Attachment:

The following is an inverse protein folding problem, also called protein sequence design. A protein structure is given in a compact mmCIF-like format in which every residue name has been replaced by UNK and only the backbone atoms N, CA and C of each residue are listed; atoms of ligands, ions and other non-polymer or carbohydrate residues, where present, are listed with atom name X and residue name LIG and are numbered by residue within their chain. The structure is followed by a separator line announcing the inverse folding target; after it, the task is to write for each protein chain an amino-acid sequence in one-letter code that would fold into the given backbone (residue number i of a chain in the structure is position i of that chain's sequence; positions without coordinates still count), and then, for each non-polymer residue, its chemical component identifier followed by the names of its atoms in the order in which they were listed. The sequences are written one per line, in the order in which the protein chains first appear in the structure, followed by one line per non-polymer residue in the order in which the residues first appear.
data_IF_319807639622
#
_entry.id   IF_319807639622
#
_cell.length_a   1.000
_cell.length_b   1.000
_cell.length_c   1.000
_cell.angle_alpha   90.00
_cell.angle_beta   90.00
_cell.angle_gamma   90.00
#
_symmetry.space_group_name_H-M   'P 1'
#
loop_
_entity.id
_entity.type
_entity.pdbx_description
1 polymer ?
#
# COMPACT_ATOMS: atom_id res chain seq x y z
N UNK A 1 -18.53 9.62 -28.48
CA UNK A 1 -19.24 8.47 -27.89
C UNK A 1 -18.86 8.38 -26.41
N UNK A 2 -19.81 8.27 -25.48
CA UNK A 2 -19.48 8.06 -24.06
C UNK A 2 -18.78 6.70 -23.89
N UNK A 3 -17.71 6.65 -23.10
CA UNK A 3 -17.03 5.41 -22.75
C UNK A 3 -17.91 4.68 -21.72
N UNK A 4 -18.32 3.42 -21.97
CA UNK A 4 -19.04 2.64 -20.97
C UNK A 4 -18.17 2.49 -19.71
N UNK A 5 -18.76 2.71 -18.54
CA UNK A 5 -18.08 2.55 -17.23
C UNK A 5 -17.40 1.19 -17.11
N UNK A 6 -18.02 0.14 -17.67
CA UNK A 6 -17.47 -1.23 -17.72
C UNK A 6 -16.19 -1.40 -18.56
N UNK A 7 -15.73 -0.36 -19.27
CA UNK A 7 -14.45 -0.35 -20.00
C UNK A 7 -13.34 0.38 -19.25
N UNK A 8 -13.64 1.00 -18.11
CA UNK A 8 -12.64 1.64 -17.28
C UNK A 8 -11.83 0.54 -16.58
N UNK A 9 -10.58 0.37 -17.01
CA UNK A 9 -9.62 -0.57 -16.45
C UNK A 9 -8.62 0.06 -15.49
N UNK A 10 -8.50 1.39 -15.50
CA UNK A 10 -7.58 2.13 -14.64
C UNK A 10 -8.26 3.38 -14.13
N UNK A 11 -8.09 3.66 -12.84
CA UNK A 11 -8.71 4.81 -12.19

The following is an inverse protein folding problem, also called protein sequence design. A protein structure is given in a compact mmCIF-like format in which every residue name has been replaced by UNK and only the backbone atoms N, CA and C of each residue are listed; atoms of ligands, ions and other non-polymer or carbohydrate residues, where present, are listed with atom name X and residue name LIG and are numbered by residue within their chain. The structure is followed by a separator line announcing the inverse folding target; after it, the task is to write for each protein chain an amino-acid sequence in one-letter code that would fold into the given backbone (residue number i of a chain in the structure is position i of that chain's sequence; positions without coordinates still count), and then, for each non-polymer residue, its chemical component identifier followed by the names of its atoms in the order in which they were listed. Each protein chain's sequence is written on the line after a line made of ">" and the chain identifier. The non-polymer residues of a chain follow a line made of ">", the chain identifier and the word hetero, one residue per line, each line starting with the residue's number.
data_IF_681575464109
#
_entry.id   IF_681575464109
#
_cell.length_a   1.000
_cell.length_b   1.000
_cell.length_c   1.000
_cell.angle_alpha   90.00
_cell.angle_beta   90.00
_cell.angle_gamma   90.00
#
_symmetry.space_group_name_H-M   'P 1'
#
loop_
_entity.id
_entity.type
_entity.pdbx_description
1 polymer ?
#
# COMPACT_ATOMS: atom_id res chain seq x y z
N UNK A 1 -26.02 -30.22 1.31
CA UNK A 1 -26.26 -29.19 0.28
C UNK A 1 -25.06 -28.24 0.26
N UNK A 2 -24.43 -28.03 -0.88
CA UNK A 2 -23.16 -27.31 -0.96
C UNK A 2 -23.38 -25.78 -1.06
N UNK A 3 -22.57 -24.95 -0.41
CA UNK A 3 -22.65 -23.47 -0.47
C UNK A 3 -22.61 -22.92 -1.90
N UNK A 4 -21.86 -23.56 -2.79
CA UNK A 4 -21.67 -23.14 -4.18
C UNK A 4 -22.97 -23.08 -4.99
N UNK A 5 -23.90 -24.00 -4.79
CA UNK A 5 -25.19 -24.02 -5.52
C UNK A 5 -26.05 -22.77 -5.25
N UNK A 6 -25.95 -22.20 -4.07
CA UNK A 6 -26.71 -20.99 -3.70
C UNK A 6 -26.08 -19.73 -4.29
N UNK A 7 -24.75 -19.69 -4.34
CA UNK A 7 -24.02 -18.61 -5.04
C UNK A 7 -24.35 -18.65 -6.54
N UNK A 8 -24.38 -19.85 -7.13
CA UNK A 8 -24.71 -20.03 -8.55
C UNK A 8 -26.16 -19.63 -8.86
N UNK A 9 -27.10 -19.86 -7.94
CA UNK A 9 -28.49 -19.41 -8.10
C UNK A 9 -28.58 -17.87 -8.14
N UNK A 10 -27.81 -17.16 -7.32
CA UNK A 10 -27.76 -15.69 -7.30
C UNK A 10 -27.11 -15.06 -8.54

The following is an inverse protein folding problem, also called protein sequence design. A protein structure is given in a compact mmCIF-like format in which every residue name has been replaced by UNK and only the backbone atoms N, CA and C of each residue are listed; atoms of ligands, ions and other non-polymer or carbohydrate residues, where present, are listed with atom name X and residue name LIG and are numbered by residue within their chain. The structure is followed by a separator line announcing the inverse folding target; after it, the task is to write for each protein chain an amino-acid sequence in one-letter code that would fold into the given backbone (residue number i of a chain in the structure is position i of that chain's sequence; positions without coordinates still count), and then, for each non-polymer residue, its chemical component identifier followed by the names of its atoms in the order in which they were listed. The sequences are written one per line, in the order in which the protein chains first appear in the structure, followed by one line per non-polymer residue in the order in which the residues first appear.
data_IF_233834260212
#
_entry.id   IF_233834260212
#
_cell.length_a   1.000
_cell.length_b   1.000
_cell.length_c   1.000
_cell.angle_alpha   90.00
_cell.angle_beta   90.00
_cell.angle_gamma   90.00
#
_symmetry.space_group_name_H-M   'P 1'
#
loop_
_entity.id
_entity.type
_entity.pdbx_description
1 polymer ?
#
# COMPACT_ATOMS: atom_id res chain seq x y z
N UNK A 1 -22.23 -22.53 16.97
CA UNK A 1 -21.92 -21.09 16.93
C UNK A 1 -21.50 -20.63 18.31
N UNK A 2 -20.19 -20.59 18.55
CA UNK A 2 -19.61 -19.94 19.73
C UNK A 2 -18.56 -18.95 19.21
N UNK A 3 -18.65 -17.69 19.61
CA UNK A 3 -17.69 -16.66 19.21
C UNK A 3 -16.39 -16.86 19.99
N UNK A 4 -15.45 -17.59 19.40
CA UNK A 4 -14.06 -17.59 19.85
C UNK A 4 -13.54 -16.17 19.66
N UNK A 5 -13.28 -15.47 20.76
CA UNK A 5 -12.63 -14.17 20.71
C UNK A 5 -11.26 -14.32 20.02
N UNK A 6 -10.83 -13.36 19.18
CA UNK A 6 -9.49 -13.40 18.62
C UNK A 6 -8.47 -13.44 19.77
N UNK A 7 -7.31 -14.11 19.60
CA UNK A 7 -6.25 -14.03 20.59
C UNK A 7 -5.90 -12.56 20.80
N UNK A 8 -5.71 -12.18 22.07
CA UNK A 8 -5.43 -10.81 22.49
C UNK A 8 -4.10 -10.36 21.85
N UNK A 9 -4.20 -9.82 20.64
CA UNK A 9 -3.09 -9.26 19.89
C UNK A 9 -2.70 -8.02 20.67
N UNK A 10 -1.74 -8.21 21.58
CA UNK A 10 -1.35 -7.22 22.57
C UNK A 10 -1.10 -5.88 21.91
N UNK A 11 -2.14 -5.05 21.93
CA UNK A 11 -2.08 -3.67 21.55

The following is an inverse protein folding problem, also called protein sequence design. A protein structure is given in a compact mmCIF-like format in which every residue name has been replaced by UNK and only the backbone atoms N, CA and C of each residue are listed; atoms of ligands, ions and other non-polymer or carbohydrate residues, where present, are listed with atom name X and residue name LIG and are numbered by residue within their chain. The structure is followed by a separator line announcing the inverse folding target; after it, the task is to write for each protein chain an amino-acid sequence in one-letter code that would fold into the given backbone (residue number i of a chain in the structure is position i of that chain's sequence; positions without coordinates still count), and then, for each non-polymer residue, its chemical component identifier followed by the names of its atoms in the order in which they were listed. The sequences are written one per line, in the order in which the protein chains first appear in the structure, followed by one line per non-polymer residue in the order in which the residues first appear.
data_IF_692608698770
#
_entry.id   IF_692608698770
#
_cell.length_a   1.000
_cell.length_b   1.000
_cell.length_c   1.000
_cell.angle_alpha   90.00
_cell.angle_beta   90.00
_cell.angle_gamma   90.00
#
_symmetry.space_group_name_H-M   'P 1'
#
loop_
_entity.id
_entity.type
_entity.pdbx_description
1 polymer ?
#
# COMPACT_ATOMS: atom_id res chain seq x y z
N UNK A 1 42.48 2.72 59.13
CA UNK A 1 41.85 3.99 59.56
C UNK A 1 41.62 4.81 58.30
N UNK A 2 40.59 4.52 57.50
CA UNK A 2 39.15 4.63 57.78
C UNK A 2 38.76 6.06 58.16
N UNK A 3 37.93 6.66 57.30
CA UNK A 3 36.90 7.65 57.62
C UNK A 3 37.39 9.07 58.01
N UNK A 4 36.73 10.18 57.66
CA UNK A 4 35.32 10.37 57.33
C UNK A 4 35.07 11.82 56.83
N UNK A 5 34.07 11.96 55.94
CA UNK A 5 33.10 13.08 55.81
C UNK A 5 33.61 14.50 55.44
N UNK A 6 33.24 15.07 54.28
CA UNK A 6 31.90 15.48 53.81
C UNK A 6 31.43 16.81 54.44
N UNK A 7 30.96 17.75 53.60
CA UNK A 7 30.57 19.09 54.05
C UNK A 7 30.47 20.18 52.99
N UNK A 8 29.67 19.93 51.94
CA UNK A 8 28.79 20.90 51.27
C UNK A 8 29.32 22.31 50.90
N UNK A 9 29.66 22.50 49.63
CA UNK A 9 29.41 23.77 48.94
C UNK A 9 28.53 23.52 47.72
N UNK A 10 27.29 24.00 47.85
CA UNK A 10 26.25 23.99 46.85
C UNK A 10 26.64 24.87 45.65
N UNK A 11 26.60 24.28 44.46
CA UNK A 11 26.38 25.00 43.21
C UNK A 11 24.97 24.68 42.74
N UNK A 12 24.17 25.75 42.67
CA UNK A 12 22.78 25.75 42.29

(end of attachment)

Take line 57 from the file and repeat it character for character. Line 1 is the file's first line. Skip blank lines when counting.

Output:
_entry.id   IF_681575464109